By Christmas 2004, there will be one million digital radio sets in UK homes. Alasdair Reid looks at how digital radio is winning fans and why advertisers should start caring.

Do advertisers care about digital radio? Should they? You could argue that these questions actually started to become meaningful in 2003 - a year in which most marketing professionals tuned in for the first time. Unfortunately, they almost certainly listened to it via their digital television decoders, courtesy of Sky, Freeview, ntl or Telewest.

The recent Rajar figures for the new national networks are encouraging but much of the listening is via TV decoders. The real long-term story, however, should be digital audio broadcast and DAB remains a disappointment.

That's principally down to the failure of UK electronics manufacturers to do anything other than look a gift horse in the mouth. Despite having had a clear run at this for three years, they've succeeded in putting a measly 200,000 portable DAB sets into the market. Bizarrely, some radio industry sources have semi-seriously hailed this as a thumping success.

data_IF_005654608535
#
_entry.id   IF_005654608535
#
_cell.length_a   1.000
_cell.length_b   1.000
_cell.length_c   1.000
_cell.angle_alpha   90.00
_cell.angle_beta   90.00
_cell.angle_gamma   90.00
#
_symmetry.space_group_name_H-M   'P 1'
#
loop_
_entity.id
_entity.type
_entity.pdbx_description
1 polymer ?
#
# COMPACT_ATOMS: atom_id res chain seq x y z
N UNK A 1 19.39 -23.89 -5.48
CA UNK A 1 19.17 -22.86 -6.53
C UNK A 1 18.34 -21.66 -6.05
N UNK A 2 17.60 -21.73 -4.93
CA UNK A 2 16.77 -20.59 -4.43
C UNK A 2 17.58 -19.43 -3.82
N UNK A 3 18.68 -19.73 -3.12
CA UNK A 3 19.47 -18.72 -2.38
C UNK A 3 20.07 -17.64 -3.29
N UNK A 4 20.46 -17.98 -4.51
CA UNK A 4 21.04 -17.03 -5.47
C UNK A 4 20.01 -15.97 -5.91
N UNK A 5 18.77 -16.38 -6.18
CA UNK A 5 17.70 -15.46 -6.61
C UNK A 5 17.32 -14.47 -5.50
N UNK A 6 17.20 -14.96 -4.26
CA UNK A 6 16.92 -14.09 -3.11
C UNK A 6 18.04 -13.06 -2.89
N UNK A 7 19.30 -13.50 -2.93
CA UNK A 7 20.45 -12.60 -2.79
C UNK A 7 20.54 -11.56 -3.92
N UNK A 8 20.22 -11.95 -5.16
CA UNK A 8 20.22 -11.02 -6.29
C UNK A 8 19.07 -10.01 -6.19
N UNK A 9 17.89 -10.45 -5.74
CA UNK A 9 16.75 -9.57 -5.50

Meanwhile, new digital-only stations are up and running (especially at the BBC) and they're being backed with substantial marketing investment. Eighty per cent of the country can pick up digital signals. Retail chains are desperate for product and consumers are forming queues. But this year, yet again (as even a new marketing campaign from the Digital Radio Development Bureau admits), demand will vastly outstrip supply.

That's not to say there aren't some success stories out there. Gadget buffs have been particularly enthusiastic about the Roberts Gemini 1 (right) launched recently, which features an instant replay button so you can listen again to a detail you just missed. A killer application? We'll see.

But this is a market inching forward millimetre by agonising millimetre. For instance, the market-leading DAB set (in raw sales figures), the Pure Evoke 1, wouldn't exist at all if it wasn't for a consortium of media owners stumping up £60,000 in development costs. Thank goodness for the Japanese cavalry, led by Sony, which has now promised to ride to the rescue of this market next year. By Christmas 2004, there will be more than one million sets in the UK. But let's not forget that there are well in excess of 150 million analogue radio receivers in UK homes. Digital listening, for the foreseeable future, will remain a very small drop in a very large ocean.